Monday, January 26, 2015
Reducing Vicarious Supervisor Risk
Supervision is a vital element in the practice of social work. Supervisors provide advancement of the social work profession, develop individual social workers to perform with professionalism and protect clients. The focus of this work is done in multiple ways, depending on the environment. In some settings, the supervisory process may be very complex, functioning in multiple supervisory roles on multiple levels, often at the same time. The supervisor may assign cases, monitor productivity, address disciplinary issues, implement administrative policies, access funding for critical services, establish departmental priorities and dealing with licensing audits may be activities that arise. All of these activities may occur within the scope of one day and require a specific skill set.
In complex settings, the supervisor may find him or herself overwhelmed by the extensive demands of the job and curtail supervision from time to time in lieu of competing demands. While temporary suspension of supervision may not seem to be problematic, it opens the supervisor to vicarious liability through actions of supervisees, both omissions and commissions. Court rulings have repeatedly underscored the need and crucial nature of adequate supervision.
Supervisors may minimize vicarious liability risks and maximize the likelihood of a favorable ruling in a malpractice suit through a variety of ways. A supervisor can clearly define expectations, set or follow standardized policies and guidelines, be aware of high-risk practice areas, provide pertinent training and structured supervision. To further reduce risks, the supervisor can fully assess the supervisee's performance strengths and weaknesses, document all supervisory sessions, develop a written supervisory plan, develop and use a feedback system and provide sufficient support for challenging cases.
Supervisors often get into trouble, entering into vicarious liability, via multiple activities. Some supervisors do not give adequate information for proper practice. Others do not adequately review supervisee work to assess for errors or progression of skill or skill level. Some cases require specialty care, beyond what a supervisee can provide, and the appropriate action, referral or intervention process is not put into place. A supervisor may not put coverage into place when he or she is not available or may fail to meet with on a regular basis. Supervisors are bound to relay information on the context of dual relationships as defined by the NASW Code of Ethics, but often fail to have a specific conversation about this issue or to deal directly with boundary violations, such as the exertion of undue influence, romantic issues or any other type of dual relationship.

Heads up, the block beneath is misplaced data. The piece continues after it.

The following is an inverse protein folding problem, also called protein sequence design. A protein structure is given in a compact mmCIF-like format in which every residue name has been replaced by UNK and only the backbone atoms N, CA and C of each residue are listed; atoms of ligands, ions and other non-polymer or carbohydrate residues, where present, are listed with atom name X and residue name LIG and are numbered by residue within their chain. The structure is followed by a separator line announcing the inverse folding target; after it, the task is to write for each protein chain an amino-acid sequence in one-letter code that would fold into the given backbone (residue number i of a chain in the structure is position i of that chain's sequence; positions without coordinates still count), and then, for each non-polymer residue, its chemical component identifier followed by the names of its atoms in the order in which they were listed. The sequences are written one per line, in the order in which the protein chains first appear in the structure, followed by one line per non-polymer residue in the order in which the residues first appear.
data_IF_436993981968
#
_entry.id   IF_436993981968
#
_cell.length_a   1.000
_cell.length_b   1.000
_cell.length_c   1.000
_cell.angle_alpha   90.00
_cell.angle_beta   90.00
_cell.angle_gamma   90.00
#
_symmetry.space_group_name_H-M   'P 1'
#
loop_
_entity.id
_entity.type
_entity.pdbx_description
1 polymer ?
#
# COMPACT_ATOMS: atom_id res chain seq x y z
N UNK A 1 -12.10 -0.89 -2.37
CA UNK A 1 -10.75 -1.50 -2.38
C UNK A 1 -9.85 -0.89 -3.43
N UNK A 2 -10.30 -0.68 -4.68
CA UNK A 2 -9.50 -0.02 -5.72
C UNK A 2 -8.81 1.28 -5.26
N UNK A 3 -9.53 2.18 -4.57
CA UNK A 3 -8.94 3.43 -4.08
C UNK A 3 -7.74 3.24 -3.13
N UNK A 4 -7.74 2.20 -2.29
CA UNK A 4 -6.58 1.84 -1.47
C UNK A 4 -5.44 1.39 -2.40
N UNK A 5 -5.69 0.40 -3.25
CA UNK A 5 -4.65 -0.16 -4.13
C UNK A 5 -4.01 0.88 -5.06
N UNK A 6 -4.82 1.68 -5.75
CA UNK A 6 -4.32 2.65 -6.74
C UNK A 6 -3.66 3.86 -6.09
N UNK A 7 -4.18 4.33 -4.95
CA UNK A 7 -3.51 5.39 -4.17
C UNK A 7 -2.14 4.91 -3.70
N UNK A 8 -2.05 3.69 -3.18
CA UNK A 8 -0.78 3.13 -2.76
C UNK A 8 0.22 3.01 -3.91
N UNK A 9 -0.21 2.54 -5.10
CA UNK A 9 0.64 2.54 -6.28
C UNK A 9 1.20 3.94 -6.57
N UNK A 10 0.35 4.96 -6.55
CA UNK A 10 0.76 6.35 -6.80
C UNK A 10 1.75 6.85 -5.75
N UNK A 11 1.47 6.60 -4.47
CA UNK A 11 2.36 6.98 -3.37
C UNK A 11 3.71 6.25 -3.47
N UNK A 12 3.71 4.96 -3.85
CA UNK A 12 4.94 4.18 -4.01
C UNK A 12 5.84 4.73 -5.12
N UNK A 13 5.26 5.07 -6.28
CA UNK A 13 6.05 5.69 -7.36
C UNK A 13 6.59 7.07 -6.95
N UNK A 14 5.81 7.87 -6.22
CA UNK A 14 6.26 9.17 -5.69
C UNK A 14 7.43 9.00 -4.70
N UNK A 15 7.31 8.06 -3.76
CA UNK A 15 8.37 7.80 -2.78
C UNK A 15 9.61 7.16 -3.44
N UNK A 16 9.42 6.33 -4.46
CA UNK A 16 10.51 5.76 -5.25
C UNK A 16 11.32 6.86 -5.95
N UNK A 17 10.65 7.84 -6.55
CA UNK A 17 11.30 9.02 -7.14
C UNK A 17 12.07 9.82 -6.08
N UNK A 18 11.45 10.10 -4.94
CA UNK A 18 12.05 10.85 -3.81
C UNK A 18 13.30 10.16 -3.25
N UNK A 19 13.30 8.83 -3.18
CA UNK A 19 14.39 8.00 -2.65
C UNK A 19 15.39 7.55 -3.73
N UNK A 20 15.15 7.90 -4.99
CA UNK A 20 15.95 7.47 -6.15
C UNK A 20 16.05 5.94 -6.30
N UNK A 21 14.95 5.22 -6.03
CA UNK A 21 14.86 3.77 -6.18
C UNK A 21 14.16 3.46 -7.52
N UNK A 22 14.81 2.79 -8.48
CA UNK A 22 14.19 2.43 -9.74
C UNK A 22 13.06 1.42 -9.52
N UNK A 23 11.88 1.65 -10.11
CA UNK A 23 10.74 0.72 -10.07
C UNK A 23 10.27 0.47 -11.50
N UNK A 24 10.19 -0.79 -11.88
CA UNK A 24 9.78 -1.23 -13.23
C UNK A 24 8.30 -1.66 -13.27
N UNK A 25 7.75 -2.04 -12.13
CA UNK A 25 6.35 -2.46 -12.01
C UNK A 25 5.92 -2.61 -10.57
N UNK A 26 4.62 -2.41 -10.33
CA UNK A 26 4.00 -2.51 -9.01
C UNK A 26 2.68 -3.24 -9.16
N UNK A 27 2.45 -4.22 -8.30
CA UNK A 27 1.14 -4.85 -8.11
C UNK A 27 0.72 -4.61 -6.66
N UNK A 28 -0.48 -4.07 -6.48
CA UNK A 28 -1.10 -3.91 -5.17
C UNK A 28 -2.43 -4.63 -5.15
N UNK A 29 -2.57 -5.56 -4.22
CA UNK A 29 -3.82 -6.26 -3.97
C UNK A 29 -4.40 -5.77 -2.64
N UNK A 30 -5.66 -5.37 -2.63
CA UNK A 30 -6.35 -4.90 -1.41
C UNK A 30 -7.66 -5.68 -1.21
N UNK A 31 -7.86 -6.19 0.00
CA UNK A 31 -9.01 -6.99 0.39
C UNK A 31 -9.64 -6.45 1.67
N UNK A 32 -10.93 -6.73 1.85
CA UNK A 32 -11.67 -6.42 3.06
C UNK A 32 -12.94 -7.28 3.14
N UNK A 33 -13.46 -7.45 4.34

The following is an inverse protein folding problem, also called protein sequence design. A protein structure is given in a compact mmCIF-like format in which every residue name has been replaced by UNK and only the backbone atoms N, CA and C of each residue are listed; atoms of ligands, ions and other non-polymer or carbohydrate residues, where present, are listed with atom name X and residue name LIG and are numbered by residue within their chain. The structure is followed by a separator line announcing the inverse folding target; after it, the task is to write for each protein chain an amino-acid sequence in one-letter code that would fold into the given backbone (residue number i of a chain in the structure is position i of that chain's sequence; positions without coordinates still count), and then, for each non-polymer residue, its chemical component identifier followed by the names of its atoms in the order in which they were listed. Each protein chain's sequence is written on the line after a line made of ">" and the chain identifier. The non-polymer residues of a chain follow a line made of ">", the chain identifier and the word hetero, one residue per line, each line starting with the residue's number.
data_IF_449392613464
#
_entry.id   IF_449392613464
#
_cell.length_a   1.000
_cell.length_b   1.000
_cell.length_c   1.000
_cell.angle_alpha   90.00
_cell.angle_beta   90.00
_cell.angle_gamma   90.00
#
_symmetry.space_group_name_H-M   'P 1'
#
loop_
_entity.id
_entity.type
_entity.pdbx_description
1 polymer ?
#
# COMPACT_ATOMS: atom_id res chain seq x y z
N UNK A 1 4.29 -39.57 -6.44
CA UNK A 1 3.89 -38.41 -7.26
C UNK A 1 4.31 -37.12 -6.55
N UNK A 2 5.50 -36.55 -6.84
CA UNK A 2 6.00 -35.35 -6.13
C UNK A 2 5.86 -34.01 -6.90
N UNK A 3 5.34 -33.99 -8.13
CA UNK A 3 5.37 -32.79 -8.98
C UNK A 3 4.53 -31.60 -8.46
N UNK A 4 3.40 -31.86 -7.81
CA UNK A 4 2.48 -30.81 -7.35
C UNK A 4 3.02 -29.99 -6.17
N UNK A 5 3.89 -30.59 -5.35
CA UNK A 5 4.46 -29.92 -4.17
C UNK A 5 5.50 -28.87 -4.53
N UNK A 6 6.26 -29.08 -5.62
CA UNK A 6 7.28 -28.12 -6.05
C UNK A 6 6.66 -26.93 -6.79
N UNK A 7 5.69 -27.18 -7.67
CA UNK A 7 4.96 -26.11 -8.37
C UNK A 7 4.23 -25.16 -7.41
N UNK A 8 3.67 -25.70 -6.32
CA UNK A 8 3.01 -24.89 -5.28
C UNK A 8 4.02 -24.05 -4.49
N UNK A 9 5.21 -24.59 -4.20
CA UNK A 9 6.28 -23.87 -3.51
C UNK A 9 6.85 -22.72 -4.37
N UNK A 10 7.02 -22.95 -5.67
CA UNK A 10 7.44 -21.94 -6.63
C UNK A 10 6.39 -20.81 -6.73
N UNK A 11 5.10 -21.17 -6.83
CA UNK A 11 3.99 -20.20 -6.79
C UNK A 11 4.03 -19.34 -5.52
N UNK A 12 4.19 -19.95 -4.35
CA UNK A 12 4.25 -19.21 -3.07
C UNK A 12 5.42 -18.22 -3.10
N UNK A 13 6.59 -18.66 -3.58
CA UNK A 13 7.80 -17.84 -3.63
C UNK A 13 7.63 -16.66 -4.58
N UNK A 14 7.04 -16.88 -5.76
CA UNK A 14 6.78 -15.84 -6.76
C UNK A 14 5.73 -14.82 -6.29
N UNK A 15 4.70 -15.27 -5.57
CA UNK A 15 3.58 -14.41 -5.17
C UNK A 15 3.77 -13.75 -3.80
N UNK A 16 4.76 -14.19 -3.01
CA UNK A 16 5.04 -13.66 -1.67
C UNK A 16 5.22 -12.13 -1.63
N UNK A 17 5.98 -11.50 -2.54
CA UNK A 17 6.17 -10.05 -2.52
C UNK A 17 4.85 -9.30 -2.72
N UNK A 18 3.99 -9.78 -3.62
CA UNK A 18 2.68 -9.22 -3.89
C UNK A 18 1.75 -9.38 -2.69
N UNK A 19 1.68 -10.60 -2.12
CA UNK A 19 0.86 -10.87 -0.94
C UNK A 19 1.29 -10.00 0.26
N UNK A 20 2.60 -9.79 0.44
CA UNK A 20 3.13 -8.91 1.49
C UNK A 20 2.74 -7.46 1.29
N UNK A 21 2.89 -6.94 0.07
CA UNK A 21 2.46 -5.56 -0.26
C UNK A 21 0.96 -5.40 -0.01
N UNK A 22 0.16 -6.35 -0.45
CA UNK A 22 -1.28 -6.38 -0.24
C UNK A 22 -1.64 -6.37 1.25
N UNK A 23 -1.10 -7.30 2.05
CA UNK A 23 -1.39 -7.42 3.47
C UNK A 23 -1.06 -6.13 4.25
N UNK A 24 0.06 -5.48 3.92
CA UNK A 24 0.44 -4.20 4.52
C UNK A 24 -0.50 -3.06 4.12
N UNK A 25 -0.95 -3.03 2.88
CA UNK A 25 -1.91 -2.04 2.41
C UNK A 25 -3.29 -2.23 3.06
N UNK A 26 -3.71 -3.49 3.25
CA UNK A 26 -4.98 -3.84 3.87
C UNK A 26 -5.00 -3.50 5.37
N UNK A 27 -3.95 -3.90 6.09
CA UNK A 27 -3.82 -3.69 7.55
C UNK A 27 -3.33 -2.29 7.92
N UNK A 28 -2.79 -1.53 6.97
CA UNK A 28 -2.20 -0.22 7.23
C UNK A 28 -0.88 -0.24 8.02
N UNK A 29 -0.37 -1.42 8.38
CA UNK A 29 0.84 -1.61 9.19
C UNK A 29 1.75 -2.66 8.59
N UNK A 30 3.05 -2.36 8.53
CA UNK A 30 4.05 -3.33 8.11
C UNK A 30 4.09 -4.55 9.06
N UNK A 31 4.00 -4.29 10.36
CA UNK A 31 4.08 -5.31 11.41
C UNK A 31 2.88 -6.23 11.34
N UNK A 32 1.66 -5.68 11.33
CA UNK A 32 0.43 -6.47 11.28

Actions supervisors can take to reduce risk include the following:
* Put in writing expectations for supervisees, including the purpose of supervision, expectations for the supervisee, supervision plan with specific objectives, method of supervision, frequency/duration/format of supervisory meetings, how supervision relates to personnel evaluations, plan for conflict resolution, specific responsibilities of supervisor and supervisee, method for evaluation, termination process and applicable payment or fees
* Document all supervisory sessions, including dates, goals and objectives addressed, progress toward goals, and any recommendations made to the supervisee or client
* Include discussion about the NASW Code of Ethics and supervise in accordance with its values
* Set a reasonable standard for the supervisee and ensure he or she is performing beyond a minimal level
* Seek consultation when a case or supervisee issue is beyond the scope of practice or ability of the supervisor
* Make sure all appropriate releases are signed as required by standards of practice for supervision, including client informed consent and appropriate releases of information
* Maintain confidentiality with supervisory relationship, do not engage in dual relationships and provide fair evaluations
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